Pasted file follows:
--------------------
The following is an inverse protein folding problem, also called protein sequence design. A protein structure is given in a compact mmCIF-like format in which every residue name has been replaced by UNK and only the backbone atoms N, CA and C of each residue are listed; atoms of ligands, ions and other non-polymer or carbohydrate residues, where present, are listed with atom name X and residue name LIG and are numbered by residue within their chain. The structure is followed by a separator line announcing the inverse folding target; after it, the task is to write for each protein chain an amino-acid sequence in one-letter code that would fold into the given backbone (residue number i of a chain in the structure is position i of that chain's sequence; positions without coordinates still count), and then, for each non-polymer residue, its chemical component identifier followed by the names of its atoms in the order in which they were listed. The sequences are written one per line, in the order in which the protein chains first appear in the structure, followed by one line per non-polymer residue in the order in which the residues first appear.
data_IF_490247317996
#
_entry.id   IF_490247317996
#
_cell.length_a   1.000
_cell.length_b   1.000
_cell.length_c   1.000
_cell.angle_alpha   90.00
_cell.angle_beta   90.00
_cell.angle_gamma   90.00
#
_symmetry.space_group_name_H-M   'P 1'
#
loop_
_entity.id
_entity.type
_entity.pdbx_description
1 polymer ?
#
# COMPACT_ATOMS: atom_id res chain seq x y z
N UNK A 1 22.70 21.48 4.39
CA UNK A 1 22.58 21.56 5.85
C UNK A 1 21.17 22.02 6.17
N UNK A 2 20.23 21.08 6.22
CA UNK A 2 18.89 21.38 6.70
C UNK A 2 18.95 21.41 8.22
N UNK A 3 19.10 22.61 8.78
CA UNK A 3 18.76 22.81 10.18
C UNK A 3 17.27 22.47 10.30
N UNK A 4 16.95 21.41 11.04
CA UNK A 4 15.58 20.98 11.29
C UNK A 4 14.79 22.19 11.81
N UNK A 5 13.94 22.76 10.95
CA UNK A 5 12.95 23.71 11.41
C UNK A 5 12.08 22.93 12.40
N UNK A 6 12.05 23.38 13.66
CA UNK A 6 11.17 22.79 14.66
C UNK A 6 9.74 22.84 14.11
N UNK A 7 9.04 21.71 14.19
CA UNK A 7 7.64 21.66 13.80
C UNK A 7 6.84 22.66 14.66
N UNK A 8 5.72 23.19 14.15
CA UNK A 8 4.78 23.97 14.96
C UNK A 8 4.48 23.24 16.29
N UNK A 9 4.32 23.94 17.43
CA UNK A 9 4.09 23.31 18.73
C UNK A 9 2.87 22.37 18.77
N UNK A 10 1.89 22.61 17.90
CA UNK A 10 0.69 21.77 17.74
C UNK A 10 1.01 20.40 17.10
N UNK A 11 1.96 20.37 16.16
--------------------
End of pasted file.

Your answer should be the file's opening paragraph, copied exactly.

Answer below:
The following is an inverse protein folding problem, also called protein sequence design. A protein structure is given in a compact mmCIF-like format in which every residue name has been replaced by UNK and only the backbone atoms N, CA and C of each residue are listed; atoms of ligands, ions and other non-polymer or carbohydrate residues, where present, are listed with atom name X and residue name LIG and are numbered by residue within their chain. The structure is followed by a separator line announcing the inverse folding target; after it, the task is to write for each protein chain an amino-acid sequence in one-letter code that would fold into the given backbone (residue number i of a chain in the structure is position i of that chain's sequence; positions without coordinates still count), and then, for each non-polymer residue, its chemical component identifier followed by the names of its atoms in the order in which they were listed. The sequences are written one per line, in the order in which the protein chains first appear in the structure, followed by one line per non-polymer residue in the order in which the residues first appear.